I shared my collection of truck poems with my son’s second grade class this morning. I haven’t shared my writing with one of his classes since he was in kindergarten. I did it once that year and several times when he was in preschool. So for me, in my writer hat, this was quite a sophisticated audience. I spoke of my choices to write about certain trucks in certain ways, how I selected trucks to go with certain forms of poetry, and how I made the poems dynamic. Being familiar with seven- and eight-year olds’ attention spans, I found ways to involve the kids. They were engaged, and it was gratifying.
But the best part came after I was done speaking. Their wonderful teacher suggested we have the kids write their own poems. She and I came up with an activity on the fly. The kids would write poems about trucks. They would choose favorites or ones they found interesting. The poems could be long or short, rhyming or not. The kids added that they could write about made-up kinds of trucks. I was hopeful that a few kids might really get into it.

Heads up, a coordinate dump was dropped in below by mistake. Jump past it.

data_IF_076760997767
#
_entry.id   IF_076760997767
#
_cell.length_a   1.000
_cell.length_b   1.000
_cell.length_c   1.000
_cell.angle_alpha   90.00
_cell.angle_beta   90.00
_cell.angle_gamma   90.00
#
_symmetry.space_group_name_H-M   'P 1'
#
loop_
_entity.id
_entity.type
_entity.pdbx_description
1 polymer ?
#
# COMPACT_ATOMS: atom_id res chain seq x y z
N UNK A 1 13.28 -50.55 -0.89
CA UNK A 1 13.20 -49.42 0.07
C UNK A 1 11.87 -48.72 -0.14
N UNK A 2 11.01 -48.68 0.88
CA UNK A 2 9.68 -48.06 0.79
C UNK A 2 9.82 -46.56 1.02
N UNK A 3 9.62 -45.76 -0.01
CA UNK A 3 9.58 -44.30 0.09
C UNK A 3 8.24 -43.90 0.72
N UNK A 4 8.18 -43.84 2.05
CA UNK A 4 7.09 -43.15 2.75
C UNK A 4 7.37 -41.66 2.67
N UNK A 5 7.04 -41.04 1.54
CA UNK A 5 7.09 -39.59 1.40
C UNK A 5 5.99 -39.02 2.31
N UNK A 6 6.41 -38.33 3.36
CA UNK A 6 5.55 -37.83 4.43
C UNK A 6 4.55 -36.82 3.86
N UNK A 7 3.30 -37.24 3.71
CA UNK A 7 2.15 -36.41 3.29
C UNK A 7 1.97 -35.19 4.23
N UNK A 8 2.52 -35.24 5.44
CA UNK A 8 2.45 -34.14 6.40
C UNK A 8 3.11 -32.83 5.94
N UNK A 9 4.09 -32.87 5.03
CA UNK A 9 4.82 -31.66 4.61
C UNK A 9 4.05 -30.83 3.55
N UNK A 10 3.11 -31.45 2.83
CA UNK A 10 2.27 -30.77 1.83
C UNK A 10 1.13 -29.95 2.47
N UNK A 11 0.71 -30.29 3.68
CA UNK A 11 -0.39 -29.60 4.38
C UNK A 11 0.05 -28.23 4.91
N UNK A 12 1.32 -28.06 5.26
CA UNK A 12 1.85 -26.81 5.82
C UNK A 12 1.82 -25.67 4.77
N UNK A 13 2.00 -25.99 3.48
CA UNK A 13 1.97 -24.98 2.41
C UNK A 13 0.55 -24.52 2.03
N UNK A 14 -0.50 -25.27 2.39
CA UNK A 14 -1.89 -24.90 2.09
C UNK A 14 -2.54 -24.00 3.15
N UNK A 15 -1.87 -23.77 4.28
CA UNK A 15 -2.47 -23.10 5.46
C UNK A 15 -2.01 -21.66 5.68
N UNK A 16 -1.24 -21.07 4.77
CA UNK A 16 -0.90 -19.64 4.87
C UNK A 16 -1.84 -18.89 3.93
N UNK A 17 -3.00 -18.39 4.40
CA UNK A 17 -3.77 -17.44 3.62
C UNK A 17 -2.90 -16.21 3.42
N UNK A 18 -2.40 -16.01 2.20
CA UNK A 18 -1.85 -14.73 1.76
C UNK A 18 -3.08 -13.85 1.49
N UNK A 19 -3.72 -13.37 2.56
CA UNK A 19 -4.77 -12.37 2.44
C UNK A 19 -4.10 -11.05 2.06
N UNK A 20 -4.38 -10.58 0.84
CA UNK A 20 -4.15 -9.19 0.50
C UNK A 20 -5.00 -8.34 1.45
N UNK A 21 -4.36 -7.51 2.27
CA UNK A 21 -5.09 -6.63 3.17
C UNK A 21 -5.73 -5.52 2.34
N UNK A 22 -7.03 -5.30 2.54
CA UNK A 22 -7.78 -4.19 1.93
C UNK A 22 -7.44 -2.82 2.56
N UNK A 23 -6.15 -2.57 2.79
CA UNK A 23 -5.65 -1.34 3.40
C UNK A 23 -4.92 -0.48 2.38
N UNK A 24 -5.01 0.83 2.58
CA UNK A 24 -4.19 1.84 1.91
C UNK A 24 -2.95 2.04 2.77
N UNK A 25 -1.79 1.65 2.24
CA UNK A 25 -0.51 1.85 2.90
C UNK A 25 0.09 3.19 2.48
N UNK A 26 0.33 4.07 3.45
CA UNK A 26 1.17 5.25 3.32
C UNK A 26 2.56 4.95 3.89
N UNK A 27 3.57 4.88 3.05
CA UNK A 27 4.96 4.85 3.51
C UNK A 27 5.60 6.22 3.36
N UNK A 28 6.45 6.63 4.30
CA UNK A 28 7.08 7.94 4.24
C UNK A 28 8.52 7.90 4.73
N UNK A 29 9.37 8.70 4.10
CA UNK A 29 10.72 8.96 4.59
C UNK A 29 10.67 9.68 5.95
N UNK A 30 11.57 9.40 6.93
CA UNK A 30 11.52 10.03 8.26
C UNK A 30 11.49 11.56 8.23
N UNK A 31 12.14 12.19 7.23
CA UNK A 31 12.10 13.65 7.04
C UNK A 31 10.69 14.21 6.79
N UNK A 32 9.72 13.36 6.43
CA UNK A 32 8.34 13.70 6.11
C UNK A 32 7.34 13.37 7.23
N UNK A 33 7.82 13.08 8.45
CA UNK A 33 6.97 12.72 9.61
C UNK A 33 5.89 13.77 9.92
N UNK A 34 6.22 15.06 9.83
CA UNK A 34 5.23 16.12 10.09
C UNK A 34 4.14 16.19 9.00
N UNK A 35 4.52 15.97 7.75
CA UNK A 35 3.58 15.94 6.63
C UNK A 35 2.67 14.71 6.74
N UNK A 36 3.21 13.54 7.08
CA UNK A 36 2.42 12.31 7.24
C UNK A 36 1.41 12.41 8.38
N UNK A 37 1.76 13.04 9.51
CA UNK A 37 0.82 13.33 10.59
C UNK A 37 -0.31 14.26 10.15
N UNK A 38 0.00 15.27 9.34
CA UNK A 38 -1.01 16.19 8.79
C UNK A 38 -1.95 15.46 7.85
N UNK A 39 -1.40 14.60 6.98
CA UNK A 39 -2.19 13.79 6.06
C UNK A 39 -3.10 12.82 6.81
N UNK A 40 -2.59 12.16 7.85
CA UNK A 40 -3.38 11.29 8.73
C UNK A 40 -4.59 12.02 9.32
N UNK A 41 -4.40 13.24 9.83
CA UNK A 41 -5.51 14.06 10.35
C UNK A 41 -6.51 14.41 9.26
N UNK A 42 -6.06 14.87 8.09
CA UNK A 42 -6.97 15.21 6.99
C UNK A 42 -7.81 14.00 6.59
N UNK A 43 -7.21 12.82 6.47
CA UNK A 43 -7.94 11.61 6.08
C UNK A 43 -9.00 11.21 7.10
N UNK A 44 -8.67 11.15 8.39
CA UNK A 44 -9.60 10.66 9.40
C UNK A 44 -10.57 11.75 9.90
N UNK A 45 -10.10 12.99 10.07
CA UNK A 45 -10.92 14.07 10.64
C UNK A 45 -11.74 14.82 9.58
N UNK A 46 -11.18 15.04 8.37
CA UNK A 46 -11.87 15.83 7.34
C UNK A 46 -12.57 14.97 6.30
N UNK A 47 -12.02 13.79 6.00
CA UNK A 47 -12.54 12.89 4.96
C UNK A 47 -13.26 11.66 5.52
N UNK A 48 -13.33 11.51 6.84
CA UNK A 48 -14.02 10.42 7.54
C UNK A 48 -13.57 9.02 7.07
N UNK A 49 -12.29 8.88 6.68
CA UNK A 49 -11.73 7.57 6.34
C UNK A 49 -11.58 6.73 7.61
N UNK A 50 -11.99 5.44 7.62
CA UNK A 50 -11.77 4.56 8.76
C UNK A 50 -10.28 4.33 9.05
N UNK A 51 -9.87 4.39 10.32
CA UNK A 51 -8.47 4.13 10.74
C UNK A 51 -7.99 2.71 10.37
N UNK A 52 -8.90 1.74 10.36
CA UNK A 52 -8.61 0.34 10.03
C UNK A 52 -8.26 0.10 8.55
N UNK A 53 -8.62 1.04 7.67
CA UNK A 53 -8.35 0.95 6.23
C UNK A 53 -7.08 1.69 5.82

Oh, I was beyond pleasantly surprised. A few minutes later every single kid was going with those poems—some working in quiet focus, others bursting to share their ideas, two pairs collaborating. They were getting help with spelling, or not, and asking questions when they got stuck. I loved that three kids chose to write about garbage trucks (also called “garbig” trucks), as I’ve recently noticed that those trucks, which are so ripe for children’s poetry, are missing from my collection. There were poems about hippo trucks and bunny trucks, and a poem about a planting truck. There were rhymes and sound words and inspired repetition, also humor and contrasts and stories. When the writing time ended, maybe just fifteen minutes later, several kids had written two or three poems. At least one had reached the bottom of a page. Some had added elaborate illustrations.
The words that came to my mind were “unbridled creativity.” I am inspired.